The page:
One of the most lyrical and intimate voices of contemporary jazz piano, Grammy winner Brad Mehldau has forged a unique path that embodies the essence of jazz exploration, classical romanticism and pop allure.
From critical acclaim as a bandleader to major international exposure in collaborations with Pat Metheny, Renee Fleming and Joshua Redman, Mehldau continues to garner numerous awards and admiration from both jazz purists and music enthusiasts alike. He makes his UGA Presents debut with a solo performance Feb. 4 at 7 p.m. at Hodgson Concert Hall.
Mehldau’s forays into melding musical idioms, in both trio and solo settings, has seen brilliant reworkings of songs by contemporary songwriters like The Beatles, Cole Porter, Radiohead, Paul Simon, George Gershwin and Nick Drake alongside the ever-evolving breadth of his own significant catalog of original compositions.
Mehldau’s musical personality forms a dichotomy. He is first and foremost an improviser and greatly cherishes the surprise and wonder that can occur from a spontaneous musical idea that is expressed directly, in real time. But he also has a deep fascination for the formal architecture of music, and it informs everything he plays.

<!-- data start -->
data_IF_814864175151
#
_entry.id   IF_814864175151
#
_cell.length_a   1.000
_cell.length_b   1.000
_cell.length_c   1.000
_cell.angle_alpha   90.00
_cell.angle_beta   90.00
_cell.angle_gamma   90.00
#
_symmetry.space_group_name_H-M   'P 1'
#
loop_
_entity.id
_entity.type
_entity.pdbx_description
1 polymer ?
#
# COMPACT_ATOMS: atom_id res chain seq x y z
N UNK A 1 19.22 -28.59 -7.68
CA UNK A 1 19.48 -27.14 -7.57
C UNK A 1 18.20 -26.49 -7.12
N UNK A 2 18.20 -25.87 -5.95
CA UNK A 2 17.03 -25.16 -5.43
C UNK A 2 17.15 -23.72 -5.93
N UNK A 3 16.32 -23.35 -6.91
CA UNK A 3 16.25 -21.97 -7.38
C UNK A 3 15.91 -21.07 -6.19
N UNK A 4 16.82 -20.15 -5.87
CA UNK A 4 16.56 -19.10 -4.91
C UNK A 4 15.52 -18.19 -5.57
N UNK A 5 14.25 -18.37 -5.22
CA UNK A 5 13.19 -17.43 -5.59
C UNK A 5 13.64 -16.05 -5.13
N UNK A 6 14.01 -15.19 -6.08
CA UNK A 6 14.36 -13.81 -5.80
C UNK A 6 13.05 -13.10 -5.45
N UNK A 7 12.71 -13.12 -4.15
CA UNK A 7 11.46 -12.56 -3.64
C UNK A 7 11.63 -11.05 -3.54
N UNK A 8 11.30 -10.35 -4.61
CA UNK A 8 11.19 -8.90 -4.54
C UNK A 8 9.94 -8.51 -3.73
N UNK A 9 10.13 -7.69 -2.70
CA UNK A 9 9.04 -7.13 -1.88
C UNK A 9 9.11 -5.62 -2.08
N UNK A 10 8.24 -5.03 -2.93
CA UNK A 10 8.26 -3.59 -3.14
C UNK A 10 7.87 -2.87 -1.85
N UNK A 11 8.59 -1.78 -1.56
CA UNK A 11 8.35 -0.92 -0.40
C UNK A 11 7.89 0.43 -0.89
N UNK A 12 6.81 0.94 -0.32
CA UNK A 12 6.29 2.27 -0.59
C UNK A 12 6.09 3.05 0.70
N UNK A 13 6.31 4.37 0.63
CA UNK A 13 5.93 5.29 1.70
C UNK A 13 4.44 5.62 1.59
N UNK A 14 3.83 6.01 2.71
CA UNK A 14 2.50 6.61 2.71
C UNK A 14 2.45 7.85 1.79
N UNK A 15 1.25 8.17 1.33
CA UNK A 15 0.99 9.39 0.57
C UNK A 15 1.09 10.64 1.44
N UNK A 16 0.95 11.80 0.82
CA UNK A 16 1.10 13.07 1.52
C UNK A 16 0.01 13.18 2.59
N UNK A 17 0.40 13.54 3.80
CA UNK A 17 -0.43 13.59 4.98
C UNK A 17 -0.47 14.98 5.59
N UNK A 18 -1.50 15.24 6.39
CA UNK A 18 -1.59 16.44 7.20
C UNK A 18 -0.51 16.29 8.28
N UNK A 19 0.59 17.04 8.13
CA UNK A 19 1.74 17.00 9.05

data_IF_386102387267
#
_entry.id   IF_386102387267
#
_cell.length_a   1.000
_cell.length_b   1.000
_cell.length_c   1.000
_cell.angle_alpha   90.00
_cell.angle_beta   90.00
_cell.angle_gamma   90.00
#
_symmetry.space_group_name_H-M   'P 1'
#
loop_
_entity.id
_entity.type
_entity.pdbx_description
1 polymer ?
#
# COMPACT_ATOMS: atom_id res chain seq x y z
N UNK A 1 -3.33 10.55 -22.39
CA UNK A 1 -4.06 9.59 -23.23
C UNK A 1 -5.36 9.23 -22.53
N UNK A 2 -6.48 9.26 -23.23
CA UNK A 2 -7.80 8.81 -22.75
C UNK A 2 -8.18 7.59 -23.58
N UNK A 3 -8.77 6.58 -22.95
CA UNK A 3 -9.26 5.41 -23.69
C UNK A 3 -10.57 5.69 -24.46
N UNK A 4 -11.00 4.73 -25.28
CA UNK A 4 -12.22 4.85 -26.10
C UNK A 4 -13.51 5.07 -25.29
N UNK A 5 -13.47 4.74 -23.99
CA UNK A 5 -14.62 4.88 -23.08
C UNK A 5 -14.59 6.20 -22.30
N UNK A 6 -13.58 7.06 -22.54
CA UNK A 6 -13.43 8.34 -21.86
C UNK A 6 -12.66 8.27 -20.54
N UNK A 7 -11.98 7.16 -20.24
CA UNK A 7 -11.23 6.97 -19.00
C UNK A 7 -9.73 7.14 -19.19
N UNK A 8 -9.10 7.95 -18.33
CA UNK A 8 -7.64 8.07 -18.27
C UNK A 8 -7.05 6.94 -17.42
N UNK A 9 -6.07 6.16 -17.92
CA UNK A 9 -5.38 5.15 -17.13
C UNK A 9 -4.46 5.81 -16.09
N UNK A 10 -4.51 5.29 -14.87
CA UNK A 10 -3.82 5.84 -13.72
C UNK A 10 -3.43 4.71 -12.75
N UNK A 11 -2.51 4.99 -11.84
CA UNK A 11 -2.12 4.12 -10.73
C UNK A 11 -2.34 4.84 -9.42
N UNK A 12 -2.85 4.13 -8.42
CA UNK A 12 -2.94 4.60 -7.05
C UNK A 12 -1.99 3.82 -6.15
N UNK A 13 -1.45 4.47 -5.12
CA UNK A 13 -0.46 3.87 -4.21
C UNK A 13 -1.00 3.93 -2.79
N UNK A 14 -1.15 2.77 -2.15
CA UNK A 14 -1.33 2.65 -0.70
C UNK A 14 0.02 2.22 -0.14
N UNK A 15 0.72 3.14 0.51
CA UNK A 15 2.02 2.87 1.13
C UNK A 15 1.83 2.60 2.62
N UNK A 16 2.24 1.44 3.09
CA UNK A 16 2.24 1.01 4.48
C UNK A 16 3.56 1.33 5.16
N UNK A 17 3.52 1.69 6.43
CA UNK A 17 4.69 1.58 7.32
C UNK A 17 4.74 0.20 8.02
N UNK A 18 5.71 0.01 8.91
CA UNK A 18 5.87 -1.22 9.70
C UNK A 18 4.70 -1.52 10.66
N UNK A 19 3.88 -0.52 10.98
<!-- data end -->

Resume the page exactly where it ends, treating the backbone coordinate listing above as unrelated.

In his most inspired playing, the actual structure of his musical thought serves as an expressive device. As he plays, he listens to how ideas unwind, and the order in which they reveal themselves. Each tune has a strongly felt narrative arch, whether it expresses itself in a beginning, an end, or something left intentionally open-ended. The two sides of Mehldau’s personality—the improviser and the formalist—play off each other, and the effect is often something like controlled chaos.
Mehldau has performed around the world at a steady pace since the mid-1990s, with his trio and as a solo pianist. His performances convey a wide range of expression. There is often an intellectual rigor to the continuous process of abstraction that may take place on a given tune, and a certain density of information. That could be followed by a stripped down, emotionally direct ballad. Mehldau favors juxtaposing extremes. He has attracted a sizeable following over the years, one that has grown to expect a singular, intense experience in his performance.
The UGA Performing Arts Center has a new piano—a 9-foot Steinway D made at the company’s plant in Hamburg, Germany. Mehldau’s recital is just one of the UGA Presents Year of the Piano events. Upcoming concerts in the series include concerts by pianist Marc-Andre Hamelin and the Takacs Quartet (March 24) and pianist Lang Lang (April 27).
This performance is supported by Brad and Vera Tucker.
Three ways to get tickets
- Purchase tickets online at pac.uga.edu.
- Call the Performing Arts Center box office at 706-542-4400, Monday through Friday, 10 a.m. to 5 p.m.
- Visit the UGA Performing Arts Center box office, Monday through Friday, 10 a.m. to 5 p.m. (five-minute parking is available in the drop off circle at the Performing Arts Center for purchasing or picking up tickets.)
Single tickets begin at $25, and UGA student tickets are just $10. Parking is free.
To learn more about all UGA Performing Arts Center events, visit pac.uga.edu.